Breaking It Down


Speed Williams

By Speed Williams
speedroping.com

Last year my wife and kids went to the All Star Finals at the Lazy E and had a great time. I was unable to go as I had lessons scheduled. My wife said it was one of the more enjoyable ropings they had been to. The Lazy E has been around a long time and remains state-of-the-art and one of the nicest facilities available, along with a friendly atmosphere. I was told by my family the All Star Finals would be put on my calendar for this year. Tim Victory, the producer, called and asked if Rich and I would be interested in matching Jake and Clay. Though I haven’t been competing for the last few years due to injuries, I told him I was up for whatever the rest of them wanted to do.

By Speed Williams
speedroping.com

Lately I’ve found myself teaching a lot of beginner headers. For them, the answer is easy. They need to learn to rope right to left… first. When you rope both horns at the same time, you’re throwing straight forward and turning your thumb down. It’s like learning to put English on a cue ball before learning how to shoot a straight shot. For me, most of the steers I’ve headed have been both horns at the same time. But I can also run close, rope right to left, and catch a big horned steer that steps into me.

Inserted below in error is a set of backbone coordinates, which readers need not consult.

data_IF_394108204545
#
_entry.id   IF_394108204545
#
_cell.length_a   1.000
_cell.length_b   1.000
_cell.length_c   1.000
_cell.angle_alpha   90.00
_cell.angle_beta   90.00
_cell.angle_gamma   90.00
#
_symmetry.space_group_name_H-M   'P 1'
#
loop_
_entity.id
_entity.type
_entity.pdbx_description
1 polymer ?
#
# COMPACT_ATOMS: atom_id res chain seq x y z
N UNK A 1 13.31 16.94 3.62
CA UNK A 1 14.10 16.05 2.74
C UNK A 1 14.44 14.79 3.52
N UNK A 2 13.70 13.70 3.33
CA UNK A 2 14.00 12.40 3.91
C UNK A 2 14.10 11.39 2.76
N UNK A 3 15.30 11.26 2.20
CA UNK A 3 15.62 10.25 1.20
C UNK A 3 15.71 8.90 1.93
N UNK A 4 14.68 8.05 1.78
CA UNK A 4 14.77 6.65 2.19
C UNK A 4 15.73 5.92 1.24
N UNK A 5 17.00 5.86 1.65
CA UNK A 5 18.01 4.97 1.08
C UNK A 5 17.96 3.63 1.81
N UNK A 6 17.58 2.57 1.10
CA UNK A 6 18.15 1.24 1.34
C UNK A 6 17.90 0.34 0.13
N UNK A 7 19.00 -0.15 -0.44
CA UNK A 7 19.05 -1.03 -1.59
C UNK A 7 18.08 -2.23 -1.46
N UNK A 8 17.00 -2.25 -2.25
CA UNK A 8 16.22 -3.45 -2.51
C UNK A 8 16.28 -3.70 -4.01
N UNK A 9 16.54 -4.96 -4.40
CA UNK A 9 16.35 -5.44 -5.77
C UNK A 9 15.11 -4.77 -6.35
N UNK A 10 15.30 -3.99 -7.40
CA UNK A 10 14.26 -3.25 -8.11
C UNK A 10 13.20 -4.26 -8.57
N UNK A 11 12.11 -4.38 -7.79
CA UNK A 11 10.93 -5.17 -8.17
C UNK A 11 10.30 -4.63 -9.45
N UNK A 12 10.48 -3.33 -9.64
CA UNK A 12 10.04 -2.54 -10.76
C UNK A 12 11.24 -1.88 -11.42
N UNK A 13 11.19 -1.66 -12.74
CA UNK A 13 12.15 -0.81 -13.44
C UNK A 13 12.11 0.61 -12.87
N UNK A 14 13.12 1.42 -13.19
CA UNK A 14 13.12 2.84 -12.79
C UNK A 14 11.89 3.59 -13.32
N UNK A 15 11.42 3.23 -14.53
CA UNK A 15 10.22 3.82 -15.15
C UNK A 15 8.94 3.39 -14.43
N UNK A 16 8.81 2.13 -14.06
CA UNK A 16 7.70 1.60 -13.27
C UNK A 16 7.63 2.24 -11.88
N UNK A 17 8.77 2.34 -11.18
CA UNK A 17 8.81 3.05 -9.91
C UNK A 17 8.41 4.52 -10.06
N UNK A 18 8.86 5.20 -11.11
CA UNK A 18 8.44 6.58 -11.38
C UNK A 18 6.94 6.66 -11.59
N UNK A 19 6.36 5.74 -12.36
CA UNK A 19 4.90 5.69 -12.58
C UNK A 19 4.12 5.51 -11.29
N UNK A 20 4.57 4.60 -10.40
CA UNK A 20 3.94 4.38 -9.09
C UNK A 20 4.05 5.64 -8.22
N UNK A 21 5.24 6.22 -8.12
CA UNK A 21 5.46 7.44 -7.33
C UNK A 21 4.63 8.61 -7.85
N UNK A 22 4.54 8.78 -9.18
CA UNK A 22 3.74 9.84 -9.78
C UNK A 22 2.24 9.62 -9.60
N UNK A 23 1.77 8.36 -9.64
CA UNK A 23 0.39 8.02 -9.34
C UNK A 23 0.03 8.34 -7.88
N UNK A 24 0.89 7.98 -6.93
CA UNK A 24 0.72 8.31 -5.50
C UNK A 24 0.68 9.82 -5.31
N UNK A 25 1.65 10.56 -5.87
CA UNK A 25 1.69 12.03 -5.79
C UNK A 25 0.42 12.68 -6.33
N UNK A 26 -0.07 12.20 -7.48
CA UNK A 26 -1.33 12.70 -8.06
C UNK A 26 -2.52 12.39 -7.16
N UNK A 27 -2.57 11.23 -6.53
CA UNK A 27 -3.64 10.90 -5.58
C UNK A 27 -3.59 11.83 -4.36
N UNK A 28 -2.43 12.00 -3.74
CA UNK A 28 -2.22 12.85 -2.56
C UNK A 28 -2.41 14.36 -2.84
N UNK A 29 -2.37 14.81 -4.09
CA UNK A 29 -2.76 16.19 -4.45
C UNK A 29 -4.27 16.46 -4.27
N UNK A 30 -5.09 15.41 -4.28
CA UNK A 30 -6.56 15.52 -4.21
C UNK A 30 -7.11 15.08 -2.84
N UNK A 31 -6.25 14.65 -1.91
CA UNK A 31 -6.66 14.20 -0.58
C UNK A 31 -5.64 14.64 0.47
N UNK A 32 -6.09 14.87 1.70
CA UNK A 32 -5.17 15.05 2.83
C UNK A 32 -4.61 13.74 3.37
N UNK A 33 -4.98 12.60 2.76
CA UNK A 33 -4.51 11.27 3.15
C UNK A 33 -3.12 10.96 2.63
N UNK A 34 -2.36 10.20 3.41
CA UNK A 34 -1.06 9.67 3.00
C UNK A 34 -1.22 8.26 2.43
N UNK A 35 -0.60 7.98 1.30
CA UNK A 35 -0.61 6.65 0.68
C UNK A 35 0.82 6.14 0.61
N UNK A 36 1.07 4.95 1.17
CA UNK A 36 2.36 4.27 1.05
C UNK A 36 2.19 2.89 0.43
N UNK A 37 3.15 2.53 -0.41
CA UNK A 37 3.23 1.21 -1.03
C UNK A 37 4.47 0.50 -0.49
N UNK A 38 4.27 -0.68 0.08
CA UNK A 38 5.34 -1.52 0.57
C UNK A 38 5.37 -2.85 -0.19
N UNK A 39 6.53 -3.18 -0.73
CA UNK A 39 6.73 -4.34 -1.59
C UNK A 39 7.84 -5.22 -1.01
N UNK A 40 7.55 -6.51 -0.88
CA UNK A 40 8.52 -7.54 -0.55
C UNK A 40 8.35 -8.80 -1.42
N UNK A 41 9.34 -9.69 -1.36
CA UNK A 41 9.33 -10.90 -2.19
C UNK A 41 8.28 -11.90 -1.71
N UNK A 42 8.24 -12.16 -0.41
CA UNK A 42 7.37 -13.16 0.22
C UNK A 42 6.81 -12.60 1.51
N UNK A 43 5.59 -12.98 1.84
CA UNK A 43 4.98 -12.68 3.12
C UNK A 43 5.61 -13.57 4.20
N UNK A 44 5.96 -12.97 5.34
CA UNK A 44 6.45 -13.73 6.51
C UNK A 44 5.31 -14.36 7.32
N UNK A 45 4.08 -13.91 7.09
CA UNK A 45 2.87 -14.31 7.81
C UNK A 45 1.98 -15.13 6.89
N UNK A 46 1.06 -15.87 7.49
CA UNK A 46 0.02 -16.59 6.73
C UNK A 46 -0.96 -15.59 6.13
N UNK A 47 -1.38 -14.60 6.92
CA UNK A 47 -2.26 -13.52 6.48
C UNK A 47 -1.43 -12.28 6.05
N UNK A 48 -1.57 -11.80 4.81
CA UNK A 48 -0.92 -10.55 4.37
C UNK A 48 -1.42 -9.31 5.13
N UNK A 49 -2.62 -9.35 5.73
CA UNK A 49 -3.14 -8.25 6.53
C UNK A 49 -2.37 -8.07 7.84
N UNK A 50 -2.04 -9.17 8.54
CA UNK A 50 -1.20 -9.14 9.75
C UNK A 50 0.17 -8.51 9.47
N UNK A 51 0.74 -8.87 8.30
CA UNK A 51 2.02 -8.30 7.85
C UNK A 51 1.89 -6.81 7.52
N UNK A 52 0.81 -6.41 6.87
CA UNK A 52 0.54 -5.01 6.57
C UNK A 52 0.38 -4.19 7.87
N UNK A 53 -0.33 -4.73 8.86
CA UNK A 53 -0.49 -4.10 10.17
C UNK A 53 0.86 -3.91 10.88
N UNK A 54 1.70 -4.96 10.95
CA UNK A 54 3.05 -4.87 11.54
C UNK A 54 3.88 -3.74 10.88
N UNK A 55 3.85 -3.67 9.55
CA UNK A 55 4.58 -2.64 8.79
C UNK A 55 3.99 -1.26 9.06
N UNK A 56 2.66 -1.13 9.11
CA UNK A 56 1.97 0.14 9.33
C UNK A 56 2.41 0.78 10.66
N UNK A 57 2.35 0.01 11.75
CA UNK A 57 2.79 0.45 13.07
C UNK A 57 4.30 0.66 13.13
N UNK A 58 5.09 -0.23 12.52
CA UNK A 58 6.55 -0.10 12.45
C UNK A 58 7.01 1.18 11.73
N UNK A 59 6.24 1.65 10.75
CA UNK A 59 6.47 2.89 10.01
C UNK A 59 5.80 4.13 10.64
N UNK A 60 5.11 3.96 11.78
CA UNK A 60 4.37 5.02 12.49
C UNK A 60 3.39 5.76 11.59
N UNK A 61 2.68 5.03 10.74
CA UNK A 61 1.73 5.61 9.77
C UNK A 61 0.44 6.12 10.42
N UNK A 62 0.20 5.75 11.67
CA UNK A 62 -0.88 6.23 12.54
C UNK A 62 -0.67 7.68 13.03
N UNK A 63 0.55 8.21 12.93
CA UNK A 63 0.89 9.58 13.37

By Speed Williams
speedroping.com

One thing my father instilled in me was you never drove by a truck and trailer on the side of the road without stopping to see if they need help. I’ve been many, many miles in my career and have stopped many times and also been broken down and received help. That’s what this story is about.

By Speed Williams
speedroping.com

Recently I’ve started teaching a 14-year-old girl to head, who’s never roped before. She’s competed in barrel and poles and wants to learn to rope. It’s a little easier to teach her to ride and swing her rope since she’s an experienced rider. As a teacher, I don’t stress much about the cosmetics of the swing. For kids and total beginners, it’s important to get them where they can catch, turn steers, and have a chance to win something for it to be fun. If you make it too detail oriented in the beginning and force them to be technically correct, they can become easily frustrated and not enjoy it. Go to a team roping anywhere in the US and watch a #8, #9, or #10 roping and you will see many different types and styles of swings that win money. Basically, you have to get it around your head and on the horns. I’ve seen many styles with a lot of wasted motion but they’ve learned to adapt and make it work for them.